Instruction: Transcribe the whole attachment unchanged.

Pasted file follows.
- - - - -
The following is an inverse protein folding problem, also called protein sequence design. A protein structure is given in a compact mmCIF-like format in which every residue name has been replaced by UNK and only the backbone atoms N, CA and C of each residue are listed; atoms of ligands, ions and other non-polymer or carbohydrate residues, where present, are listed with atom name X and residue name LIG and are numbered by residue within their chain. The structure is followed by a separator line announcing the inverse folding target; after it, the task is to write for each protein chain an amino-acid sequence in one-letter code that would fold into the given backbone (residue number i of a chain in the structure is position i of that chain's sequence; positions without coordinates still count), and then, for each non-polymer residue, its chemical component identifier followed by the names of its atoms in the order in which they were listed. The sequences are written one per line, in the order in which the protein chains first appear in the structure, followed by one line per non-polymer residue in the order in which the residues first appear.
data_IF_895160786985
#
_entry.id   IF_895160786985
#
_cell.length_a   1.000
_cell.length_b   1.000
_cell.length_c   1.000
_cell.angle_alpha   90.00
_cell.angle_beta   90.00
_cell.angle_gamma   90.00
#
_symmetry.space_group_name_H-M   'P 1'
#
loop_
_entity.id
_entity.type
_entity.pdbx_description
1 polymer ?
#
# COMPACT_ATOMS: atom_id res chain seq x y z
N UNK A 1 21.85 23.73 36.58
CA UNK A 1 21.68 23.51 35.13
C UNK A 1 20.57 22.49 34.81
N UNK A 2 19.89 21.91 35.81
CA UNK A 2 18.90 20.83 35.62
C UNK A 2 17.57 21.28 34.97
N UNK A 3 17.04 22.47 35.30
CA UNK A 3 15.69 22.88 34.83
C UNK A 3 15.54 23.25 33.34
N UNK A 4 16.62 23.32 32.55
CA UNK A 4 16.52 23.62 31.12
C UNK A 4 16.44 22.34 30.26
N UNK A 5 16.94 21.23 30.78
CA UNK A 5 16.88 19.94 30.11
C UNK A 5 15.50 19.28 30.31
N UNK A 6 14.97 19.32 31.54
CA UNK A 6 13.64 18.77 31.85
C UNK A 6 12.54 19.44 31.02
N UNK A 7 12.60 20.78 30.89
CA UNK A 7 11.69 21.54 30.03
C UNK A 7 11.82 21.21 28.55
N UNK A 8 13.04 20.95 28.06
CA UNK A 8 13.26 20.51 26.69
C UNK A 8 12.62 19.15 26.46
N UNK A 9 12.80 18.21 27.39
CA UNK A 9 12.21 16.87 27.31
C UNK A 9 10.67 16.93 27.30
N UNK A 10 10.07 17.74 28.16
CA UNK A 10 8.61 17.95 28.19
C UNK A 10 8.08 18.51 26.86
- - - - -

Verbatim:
The following is an inverse protein folding problem, also called protein sequence design. A protein structure is given in a compact mmCIF-like format in which every residue name has been replaced by UNK and only the backbone atoms N, CA and C of each residue are listed; atoms of ligands, ions and other non-polymer or carbohydrate residues, where present, are listed with atom name X and residue name LIG and are numbered by residue within their chain. The structure is followed by a separator line announcing the inverse folding target; after it, the task is to write for each protein chain an amino-acid sequence in one-letter code that would fold into the given backbone (residue number i of a chain in the structure is position i of that chain's sequence; positions without coordinates still count), and then, for each non-polymer residue, its chemical component identifier followed by the names of its atoms in the order in which they were listed. The sequences are written one per line, in the order in which the protein chains first appear in the structure, followed by one line per non-polymer residue in the order in which the residues first appear.
data_IF_895160786985
#
_entry.id   IF_895160786985
#
_cell.length_a   1.000
_cell.length_b   1.000
_cell.length_c   1.000
_cell.angle_alpha   90.00
_cell.angle_beta   90.00
_cell.angle_gamma   90.00
#
_symmetry.space_group_name_H-M   'P 1'
#
loop_
_entity.id
_entity.type
_entity.pdbx_description
1 polymer ?
#
# COMPACT_ATOMS: atom_id res chain seq x y z
N UNK A 1 21.85 23.73 36.58
CA UNK A 1 21.68 23.51 35.13
C UNK A 1 20.57 22.49 34.81
N UNK A 2 19.89 21.91 35.81
CA UNK A 2 18.90 20.83 35.62
C UNK A 2 17.57 21.28 34.97
N UNK A 3 17.04 22.47 35.30
CA UNK A 3 15.69 22.88 34.83
C UNK A 3 15.54 23.25 33.34
N UNK A 4 16.62 23.32 32.55
CA UNK A 4 16.52 23.62 31.12
C UNK A 4 16.44 22.34 30.26
N UNK A 5 16.94 21.23 30.78
CA UNK A 5 16.88 19.94 30.11
C UNK A 5 15.50 19.28 30.31
N UNK A 6 14.97 19.32 31.54
CA UNK A 6 13.64 18.77 31.85
C UNK A 6 12.54 19.44 31.02
N UNK A 7 12.60 20.78 30.89
CA UNK A 7 11.69 21.54 30.03
C UNK A 7 11.82 21.21 28.55
N UNK A 8 13.04 20.95 28.06
CA UNK A 8 13.26 20.51 26.69
C UNK A 8 12.62 19.15 26.46
N UNK A 9 12.80 18.21 27.39
CA UNK A 9 12.21 16.87 27.31
C UNK A 9 10.67 16.93 27.30
N UNK A 10 10.07 17.74 28.16
CA UNK A 10 8.61 17.95 28.19
C UNK A 10 8.08 18.51 26.86